It is here that I find parallels with Homeland, as it is similarly positioned as a parody, a commentary on a post-9/11 world in which America is presented as Clark Kent, a human being with all his flaws and weaknesses. But just like Superman, it is his humanity which at each point places him in jeopardy - more often than not Superman’s enemies seek to exploit his human qualities. And in that sense Homeland is unlike any other series in so much that it goes beyond the rigid fences of entertainment and makes an important self-critique of post-9/11 paranoid Western humanity - specifically offering a self-deprecating image of America, and a not so flattering portrait.

In conclusion, at worst Homeland tilts on the precipice of another Hollywoodian blasphemous adventures that couches a xenophobia that has become as vile as it is virile; and at best it is an earnest effort to critique a now bi-polar America that has become so listless and hollow that only in the aggressive pursuit of a pure enemy can it find its own character. In truth, just as I am with Brody, I remain undecided as to the innate character of Homeland. Whist I dearly hope that it is a candid reflection and inspection of the soulless disaster of the American spirit that has too long gorged itself on artificial hallucinations , the realist in me recognises the unlikelihood of such a generous and introspective honesty. But here again I am reminded of Superman’s mantra, a symbol for clarity, truth and hope, and I cannot but wonder, could that be Homeland?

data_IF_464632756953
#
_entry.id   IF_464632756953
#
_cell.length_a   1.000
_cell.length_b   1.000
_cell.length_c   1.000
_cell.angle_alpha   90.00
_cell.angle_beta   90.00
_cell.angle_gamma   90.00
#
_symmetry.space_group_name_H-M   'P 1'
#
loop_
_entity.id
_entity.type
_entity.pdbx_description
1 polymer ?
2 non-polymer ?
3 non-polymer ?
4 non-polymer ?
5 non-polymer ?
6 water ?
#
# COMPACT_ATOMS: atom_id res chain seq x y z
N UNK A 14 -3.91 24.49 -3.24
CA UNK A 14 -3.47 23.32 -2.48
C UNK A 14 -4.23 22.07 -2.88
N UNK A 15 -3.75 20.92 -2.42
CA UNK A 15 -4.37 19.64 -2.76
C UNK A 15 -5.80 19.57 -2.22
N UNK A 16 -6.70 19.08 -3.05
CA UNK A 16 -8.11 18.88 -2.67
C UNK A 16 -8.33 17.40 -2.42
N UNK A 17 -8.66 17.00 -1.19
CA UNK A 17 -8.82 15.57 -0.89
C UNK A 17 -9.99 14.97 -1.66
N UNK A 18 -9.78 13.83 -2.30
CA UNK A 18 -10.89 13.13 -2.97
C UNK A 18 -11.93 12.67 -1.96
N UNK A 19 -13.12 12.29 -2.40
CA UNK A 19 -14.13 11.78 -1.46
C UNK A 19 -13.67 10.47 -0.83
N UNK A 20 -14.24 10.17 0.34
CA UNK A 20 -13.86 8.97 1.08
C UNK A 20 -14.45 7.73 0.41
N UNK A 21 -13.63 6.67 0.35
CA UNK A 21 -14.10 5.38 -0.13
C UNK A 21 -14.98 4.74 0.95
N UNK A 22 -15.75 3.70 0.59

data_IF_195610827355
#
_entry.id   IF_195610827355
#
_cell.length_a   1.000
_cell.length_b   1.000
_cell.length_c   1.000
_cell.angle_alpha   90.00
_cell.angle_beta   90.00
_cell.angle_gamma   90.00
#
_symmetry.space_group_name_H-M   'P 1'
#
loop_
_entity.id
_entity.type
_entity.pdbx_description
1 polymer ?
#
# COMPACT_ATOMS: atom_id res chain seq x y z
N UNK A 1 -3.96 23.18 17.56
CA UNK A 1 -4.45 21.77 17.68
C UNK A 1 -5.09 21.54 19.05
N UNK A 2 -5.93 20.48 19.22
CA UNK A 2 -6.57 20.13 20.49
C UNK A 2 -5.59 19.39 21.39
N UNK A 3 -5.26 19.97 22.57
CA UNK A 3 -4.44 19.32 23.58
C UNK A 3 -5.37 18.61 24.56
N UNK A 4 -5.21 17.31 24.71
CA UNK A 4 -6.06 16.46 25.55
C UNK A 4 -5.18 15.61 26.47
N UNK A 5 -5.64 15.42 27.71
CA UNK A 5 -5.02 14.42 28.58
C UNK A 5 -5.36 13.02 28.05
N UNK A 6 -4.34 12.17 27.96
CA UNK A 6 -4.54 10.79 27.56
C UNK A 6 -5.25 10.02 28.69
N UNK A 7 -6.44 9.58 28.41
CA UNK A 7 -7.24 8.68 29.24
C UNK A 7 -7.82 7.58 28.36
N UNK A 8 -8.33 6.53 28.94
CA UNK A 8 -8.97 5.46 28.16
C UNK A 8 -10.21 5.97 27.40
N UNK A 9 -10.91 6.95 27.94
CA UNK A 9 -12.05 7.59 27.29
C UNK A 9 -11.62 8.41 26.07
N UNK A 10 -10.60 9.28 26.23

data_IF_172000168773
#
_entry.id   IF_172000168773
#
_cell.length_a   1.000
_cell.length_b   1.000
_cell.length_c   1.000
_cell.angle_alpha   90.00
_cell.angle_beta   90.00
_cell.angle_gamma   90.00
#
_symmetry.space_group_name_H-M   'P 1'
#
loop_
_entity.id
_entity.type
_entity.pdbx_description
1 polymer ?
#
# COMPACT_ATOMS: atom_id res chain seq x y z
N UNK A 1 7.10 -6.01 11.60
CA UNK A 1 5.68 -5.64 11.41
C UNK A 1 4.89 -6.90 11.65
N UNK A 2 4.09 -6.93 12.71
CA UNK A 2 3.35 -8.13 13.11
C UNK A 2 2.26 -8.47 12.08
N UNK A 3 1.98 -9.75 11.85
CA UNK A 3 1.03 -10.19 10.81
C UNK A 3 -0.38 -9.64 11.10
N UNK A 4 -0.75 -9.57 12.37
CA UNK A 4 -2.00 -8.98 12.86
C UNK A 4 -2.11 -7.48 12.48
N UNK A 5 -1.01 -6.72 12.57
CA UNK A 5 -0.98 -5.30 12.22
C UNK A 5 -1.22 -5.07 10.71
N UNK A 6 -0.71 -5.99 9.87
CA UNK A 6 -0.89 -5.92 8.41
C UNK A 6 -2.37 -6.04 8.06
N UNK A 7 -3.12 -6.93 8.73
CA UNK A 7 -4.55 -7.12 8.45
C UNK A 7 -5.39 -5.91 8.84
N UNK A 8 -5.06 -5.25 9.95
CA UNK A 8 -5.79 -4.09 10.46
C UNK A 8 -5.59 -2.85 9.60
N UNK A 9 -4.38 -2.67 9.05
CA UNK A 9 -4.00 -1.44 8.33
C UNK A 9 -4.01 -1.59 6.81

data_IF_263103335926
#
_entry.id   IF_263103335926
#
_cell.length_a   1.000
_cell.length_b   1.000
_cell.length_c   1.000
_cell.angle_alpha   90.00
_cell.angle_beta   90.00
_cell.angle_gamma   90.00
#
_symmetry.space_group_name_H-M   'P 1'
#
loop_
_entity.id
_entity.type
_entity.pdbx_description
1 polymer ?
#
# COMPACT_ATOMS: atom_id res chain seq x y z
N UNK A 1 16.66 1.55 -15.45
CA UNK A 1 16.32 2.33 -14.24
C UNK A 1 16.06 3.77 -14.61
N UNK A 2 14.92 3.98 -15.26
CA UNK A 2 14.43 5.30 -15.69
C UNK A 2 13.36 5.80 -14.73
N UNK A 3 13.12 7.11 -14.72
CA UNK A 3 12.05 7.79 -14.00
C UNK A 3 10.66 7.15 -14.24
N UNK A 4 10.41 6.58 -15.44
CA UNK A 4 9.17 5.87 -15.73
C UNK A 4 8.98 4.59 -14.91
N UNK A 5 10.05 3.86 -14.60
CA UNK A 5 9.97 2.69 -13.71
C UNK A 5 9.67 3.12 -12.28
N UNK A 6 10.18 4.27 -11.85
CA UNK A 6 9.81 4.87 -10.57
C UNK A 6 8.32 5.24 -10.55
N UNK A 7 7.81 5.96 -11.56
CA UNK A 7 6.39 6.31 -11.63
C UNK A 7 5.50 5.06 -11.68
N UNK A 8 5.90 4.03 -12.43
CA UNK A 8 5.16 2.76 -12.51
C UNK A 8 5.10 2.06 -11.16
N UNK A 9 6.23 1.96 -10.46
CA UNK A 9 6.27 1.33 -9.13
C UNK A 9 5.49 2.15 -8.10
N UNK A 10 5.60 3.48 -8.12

1 Please note that the following observation germinates from a speech given in Quentin Tarantino’s Kill Bill 2.